Technical Symposium on Computer Science Education

March 12-15, 2008 • Portland, Oregon, USA

Keynote Speakers and Award Recipients (videos available on main page)

Randy's photo

Keynote Plenary, Thursday; and 2008 SIGCSE Award Recipient
Randy Pausch
Professor of Computer Science
Carnegie Mellon University

Randy Pausch is unable to travel cross-country to Portland, due tohealth issues. Dennis Cosgrove, Project Scientist, and Wanda Dann,Director of the Alice Project, will give a Keynote address highlightingRandy's contributions to Computer Science Education, including rare footagevideos of Randy's work.

  • "Building Bridges: Tribute to Randy Pausch" talk slides, presented by Dennis Cosgrove and Wanda Dann
  • Alice: A Dying Man's Passion

    I have spent the last fifteen years of my life leading an incredible team. Our quest (which we did not even realize in the beginning) was to revolutionize the way computer programming is taught. Current versions of the Alice system (Alice v2.0, and Caitlin Kelleher's"Storytelling Alice") have been very effective in the college classroom and in tests with middle school girls. The use of drag-and-drop authoring to create 3D movies has proved to be a powerful motivator for students of all ages and both genders. In 2008, we will release Alice v3.0, which provides "real Java" programming and the characters from EA's "The Sims," the most popular PC video game in history.

    Damn shame I won't be there to see it. As you probably know, I'm dying of pancreatic cancer, as became widely known in my "Last Lecture." Like Moses, I get to see the promised land, but not set foot in it. But the vision is clear. Long before I became ill, Dennis Cosgrove took over the responsibility for the design of Alice v3.0, and he's doing a whale of a job. Steve Cooper (of St. Joseph's University), Wanda Dann, and Don Slater are handling the pedagogic materials for college and high school, and Caitlin Kelleher (now junior faculty at Washington University in St. Louis) is heading the efforts regarding middle school girls.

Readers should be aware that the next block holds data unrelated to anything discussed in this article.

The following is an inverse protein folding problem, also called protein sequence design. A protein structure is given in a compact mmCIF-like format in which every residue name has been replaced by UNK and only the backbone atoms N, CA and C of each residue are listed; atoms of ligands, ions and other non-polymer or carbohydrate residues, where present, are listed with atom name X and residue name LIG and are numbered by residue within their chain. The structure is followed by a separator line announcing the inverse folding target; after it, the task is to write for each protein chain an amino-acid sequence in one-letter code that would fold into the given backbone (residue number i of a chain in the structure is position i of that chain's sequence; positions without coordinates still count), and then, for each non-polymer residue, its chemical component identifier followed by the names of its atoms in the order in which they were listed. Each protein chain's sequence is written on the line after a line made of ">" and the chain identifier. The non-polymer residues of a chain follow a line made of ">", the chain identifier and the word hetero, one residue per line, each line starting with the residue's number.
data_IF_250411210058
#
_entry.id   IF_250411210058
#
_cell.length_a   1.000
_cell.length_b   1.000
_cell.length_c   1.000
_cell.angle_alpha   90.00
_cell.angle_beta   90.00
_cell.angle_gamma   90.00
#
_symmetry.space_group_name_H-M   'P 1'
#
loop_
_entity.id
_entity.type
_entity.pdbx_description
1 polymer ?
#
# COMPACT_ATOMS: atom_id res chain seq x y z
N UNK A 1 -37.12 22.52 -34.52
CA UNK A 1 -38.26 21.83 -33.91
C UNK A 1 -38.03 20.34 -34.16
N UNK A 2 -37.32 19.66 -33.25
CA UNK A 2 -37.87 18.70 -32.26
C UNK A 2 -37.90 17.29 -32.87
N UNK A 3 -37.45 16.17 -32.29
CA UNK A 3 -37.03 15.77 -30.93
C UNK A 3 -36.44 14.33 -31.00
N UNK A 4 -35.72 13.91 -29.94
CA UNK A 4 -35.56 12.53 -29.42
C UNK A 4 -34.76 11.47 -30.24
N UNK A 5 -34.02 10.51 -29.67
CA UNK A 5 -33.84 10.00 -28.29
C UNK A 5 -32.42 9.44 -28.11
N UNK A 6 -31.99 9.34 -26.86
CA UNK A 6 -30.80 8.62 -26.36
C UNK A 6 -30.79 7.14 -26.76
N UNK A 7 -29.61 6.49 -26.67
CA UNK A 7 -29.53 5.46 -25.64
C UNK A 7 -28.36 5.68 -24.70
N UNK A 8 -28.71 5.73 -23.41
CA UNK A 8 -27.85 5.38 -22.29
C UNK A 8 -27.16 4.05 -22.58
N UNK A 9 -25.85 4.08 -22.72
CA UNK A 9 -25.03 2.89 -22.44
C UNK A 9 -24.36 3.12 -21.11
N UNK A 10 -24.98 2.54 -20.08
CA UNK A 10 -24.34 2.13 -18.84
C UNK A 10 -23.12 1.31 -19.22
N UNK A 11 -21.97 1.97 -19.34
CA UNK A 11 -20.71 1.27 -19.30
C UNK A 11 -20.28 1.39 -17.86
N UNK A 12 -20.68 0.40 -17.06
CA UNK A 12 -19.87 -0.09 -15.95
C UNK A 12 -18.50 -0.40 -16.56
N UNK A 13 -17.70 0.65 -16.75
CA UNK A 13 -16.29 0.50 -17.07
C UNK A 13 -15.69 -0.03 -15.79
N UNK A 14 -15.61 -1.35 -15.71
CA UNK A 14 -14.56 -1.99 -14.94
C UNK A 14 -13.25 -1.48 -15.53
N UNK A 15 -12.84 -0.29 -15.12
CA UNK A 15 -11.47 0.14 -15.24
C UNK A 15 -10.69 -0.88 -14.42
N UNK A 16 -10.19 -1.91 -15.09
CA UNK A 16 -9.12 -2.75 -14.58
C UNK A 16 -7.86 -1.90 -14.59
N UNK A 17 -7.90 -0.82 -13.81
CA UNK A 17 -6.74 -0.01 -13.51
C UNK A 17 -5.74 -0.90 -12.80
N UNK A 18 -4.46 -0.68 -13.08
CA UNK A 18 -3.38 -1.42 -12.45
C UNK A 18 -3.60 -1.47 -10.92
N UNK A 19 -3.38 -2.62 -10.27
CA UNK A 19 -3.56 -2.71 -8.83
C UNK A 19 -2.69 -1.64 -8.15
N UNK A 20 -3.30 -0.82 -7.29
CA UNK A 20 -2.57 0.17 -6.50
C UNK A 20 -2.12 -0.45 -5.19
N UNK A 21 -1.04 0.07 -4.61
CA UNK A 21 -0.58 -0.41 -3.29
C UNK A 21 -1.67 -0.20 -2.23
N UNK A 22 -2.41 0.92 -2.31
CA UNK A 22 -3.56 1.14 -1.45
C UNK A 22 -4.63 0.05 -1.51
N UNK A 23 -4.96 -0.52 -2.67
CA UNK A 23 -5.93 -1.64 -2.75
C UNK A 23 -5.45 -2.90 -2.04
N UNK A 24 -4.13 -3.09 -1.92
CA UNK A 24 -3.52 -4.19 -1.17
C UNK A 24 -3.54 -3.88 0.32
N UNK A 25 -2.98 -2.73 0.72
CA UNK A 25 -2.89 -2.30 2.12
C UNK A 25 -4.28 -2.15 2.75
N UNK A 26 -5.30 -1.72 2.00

This talk will address the history, philosophy, and future of the Alice project, and will include a behind-the-scenes look at a pre-release version of Alice v3.0.  I will give this address in person if I am still alive and able, or by a combination of pre-taped video and help from the Alice team. I cannot imagine a better professional legacy than what the Alice team is current building.

    Brief Bio

    Randy Pausch is a Professor of Computer Science, Human-Computer Interaction, and Design at Carnegie Mellon, where he was the co-founder of Carnegie Mellon's Entertainment Technology Center (ETC). He was a National Science Foundation Presidential Young Investigator and a Lilly Foundation Teaching Fellow. He has done Sabbaticals at Walt Disney Imagineering and Electronic Arts (EA), and consulted with Google on user interface design. Dr. Pausch received his bachelors in Computer Science from Brown University and his Ph.D. in Computer Science from Carnegie Mellon University. Besides the 2008 SIGCSE Award, Randy has also been made an ACM Fellow, and he is the winner of the 2007 Karl V. Karlstrom Outstanding Educator Award. He is the author or co-author of five books and over 70 articles, is the director of the Alice ( software project, and has been in zero-gravity.